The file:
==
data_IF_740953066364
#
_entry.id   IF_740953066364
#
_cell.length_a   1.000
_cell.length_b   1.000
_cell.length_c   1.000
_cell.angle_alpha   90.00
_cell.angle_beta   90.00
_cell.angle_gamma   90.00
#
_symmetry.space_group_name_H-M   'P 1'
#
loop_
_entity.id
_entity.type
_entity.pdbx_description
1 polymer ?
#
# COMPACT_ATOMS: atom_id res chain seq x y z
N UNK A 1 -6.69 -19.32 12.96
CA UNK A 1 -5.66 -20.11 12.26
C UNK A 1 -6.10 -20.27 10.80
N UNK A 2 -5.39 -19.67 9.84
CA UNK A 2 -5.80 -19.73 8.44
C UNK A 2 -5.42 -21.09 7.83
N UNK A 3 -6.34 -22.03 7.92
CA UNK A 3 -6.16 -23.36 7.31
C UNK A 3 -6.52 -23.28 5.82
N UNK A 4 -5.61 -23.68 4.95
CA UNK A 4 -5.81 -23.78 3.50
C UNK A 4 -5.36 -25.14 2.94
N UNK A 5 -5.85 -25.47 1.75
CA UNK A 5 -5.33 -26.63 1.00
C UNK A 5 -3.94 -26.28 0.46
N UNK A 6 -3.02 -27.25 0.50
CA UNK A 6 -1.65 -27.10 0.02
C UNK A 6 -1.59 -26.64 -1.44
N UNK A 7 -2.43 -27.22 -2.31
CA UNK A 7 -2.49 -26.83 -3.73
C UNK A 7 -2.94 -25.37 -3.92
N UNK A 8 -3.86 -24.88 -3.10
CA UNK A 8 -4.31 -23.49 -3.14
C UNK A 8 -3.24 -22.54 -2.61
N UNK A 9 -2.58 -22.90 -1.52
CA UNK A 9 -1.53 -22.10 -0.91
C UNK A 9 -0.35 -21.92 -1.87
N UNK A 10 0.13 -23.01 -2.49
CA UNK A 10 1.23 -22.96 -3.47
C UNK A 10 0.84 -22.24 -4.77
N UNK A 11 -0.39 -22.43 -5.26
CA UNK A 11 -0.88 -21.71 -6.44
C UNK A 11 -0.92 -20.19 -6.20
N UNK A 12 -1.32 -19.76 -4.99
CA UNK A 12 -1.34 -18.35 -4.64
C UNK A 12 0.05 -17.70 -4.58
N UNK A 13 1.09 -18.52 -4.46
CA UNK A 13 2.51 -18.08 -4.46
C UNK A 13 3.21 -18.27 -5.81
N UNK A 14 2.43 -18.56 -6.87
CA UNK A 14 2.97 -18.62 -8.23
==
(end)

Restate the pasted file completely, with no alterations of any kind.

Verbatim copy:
data_IF_740953066364
#
_entry.id   IF_740953066364
#
_cell.length_a   1.000
_cell.length_b   1.000
_cell.length_c   1.000
_cell.angle_alpha   90.00
_cell.angle_beta   90.00
_cell.angle_gamma   90.00
#
_symmetry.space_group_name_H-M   'P 1'
#
loop_
_entity.id
_entity.type
_entity.pdbx_description
1 polymer ?
#
# COMPACT_ATOMS: atom_id res chain seq x y z
N UNK A 1 -6.69 -19.32 12.96
CA UNK A 1 -5.66 -20.11 12.26
C UNK A 1 -6.10 -20.27 10.80
N UNK A 2 -5.39 -19.67 9.84
CA UNK A 2 -5.80 -19.73 8.44
C UNK A 2 -5.42 -21.09 7.83
N UNK A 3 -6.34 -22.03 7.92
CA UNK A 3 -6.16 -23.36 7.31
C UNK A 3 -6.52 -23.28 5.82
N UNK A 4 -5.61 -23.68 4.95
CA UNK A 4 -5.81 -23.78 3.50
C UNK A 4 -5.36 -25.14 2.94
N UNK A 5 -5.85 -25.47 1.75
CA UNK A 5 -5.33 -26.63 1.00
C UNK A 5 -3.94 -26.28 0.46
N UNK A 6 -3.02 -27.25 0.50
CA UNK A 6 -1.65 -27.10 0.02
C UNK A 6 -1.59 -26.64 -1.44
N UNK A 7 -2.43 -27.22 -2.31
CA UNK A 7 -2.49 -26.83 -3.73
C UNK A 7 -2.94 -25.37 -3.92
N UNK A 8 -3.86 -24.88 -3.10
CA UNK A 8 -4.31 -23.49 -3.14
C UNK A 8 -3.24 -22.54 -2.61
N UNK A 9 -2.58 -22.90 -1.52
CA UNK A 9 -1.53 -22.10 -0.91
C UNK A 9 -0.35 -21.92 -1.87
N UNK A 10 0.13 -23.01 -2.49
CA UNK A 10 1.23 -22.96 -3.47
C UNK A 10 0.84 -22.24 -4.77
N UNK A 11 -0.39 -22.43 -5.26
CA UNK A 11 -0.88 -21.71 -6.44
C UNK A 11 -0.92 -20.19 -6.20
N UNK A 12 -1.32 -19.76 -4.99
CA UNK A 12 -1.34 -18.35 -4.64
C UNK A 12 0.05 -17.70 -4.58
N UNK A 13 1.09 -18.52 -4.46
CA UNK A 13 2.51 -18.08 -4.46
C UNK A 13 3.21 -18.27 -5.81
N UNK A 14 2.43 -18.56 -6.87
CA UNK A 14 2.97 -18.62 -8.23